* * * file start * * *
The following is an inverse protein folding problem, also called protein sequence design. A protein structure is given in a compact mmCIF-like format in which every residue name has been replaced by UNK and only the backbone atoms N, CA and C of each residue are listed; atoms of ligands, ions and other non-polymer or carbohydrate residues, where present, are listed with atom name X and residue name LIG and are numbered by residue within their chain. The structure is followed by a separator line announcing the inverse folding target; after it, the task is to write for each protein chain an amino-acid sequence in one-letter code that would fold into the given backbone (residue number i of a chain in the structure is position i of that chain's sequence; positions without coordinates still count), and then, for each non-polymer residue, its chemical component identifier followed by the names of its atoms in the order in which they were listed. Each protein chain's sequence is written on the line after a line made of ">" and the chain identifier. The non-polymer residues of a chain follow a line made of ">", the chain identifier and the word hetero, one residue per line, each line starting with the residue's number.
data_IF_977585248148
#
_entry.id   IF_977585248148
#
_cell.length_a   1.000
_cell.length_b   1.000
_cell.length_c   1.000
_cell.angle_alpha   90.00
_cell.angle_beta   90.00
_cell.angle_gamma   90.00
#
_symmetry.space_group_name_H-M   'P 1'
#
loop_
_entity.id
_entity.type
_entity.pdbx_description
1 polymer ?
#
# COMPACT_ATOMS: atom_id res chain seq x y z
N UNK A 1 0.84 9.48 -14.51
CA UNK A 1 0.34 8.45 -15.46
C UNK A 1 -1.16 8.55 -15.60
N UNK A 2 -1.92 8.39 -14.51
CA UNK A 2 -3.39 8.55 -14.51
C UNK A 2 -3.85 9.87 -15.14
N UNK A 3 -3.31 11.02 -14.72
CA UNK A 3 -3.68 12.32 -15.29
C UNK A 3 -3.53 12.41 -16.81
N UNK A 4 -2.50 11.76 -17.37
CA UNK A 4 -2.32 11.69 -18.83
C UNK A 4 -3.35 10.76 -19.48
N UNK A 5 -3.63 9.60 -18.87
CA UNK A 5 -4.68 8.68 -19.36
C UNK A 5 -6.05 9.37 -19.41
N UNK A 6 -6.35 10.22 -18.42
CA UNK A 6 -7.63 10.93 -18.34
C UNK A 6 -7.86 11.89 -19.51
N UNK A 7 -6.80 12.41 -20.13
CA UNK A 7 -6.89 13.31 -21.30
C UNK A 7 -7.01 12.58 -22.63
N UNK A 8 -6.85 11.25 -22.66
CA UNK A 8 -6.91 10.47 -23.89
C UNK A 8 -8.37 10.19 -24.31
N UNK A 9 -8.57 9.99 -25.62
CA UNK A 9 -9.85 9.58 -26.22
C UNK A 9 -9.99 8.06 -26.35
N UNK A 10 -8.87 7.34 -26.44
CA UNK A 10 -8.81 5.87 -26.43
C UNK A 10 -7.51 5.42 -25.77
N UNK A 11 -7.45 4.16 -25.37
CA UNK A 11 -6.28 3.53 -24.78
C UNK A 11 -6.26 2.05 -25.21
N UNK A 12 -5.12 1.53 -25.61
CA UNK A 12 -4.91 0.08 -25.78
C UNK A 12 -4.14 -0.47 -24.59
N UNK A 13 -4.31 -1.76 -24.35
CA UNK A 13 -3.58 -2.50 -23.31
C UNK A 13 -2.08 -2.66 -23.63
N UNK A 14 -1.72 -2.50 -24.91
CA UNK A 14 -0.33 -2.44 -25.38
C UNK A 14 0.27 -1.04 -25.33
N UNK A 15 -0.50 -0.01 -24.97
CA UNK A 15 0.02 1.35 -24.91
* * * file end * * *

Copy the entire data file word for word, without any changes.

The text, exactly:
The following is an inverse protein folding problem, also called protein sequence design. A protein structure is given in a compact mmCIF-like format in which every residue name has been replaced by UNK and only the backbone atoms N, CA and C of each residue are listed; atoms of ligands, ions and other non-polymer or carbohydrate residues, where present, are listed with atom name X and residue name LIG and are numbered by residue within their chain. The structure is followed by a separator line announcing the inverse folding target; after it, the task is to write for each protein chain an amino-acid sequence in one-letter code that would fold into the given backbone (residue number i of a chain in the structure is position i of that chain's sequence; positions without coordinates still count), and then, for each non-polymer residue, its chemical component identifier followed by the names of its atoms in the order in which they were listed. Each protein chain's sequence is written on the line after a line made of ">" and the chain identifier. The non-polymer residues of a chain follow a line made of ">", the chain identifier and the word hetero, one residue per line, each line starting with the residue's number.
data_IF_977585248148
#
_entry.id   IF_977585248148
#
_cell.length_a   1.000
_cell.length_b   1.000
_cell.length_c   1.000
_cell.angle_alpha   90.00
_cell.angle_beta   90.00
_cell.angle_gamma   90.00
#
_symmetry.space_group_name_H-M   'P 1'
#
loop_
_entity.id
_entity.type
_entity.pdbx_description
1 polymer ?
#
# COMPACT_ATOMS: atom_id res chain seq x y z
N UNK A 1 0.84 9.48 -14.51
CA UNK A 1 0.34 8.45 -15.46
C UNK A 1 -1.16 8.55 -15.60
N UNK A 2 -1.92 8.39 -14.51
CA UNK A 2 -3.39 8.55 -14.51
C UNK A 2 -3.85 9.87 -15.14
N UNK A 3 -3.31 11.02 -14.72
CA UNK A 3 -3.68 12.32 -15.29
C UNK A 3 -3.53 12.41 -16.81
N UNK A 4 -2.50 11.76 -17.37
CA UNK A 4 -2.32 11.69 -18.83
C UNK A 4 -3.35 10.76 -19.48
N UNK A 5 -3.63 9.60 -18.87
CA UNK A 5 -4.68 8.68 -19.36
C UNK A 5 -6.05 9.37 -19.41
N UNK A 6 -6.35 10.22 -18.42
CA UNK A 6 -7.63 10.93 -18.34
C UNK A 6 -7.86 11.89 -19.51
N UNK A 7 -6.80 12.41 -20.13
CA UNK A 7 -6.89 13.31 -21.30
C UNK A 7 -7.01 12.58 -22.63
N UNK A 8 -6.85 11.25 -22.66
CA UNK A 8 -6.91 10.47 -23.89
C UNK A 8 -8.37 10.19 -24.31
N UNK A 9 -8.57 9.99 -25.62
CA UNK A 9 -9.85 9.58 -26.22
C UNK A 9 -9.99 8.06 -26.35
N UNK A 10 -8.87 7.34 -26.44
CA UNK A 10 -8.81 5.87 -26.43
C UNK A 10 -7.51 5.42 -25.77
N UNK A 11 -7.45 4.16 -25.37
CA UNK A 11 -6.28 3.53 -24.78
C UNK A 11 -6.26 2.05 -25.21
N UNK A 12 -5.12 1.53 -25.61
CA UNK A 12 -4.91 0.08 -25.78
C UNK A 12 -4.14 -0.47 -24.59
N UNK A 13 -4.31 -1.76 -24.35
CA UNK A 13 -3.58 -2.50 -23.31
C UNK A 13 -2.08 -2.66 -23.63
N UNK A 14 -1.72 -2.50 -24.91
CA UNK A 14 -0.33 -2.44 -25.38
C UNK A 14 0.27 -1.04 -25.33
N UNK A 15 -0.50 -0.01 -24.97
CA UNK A 15 0.02 1.35 -24.91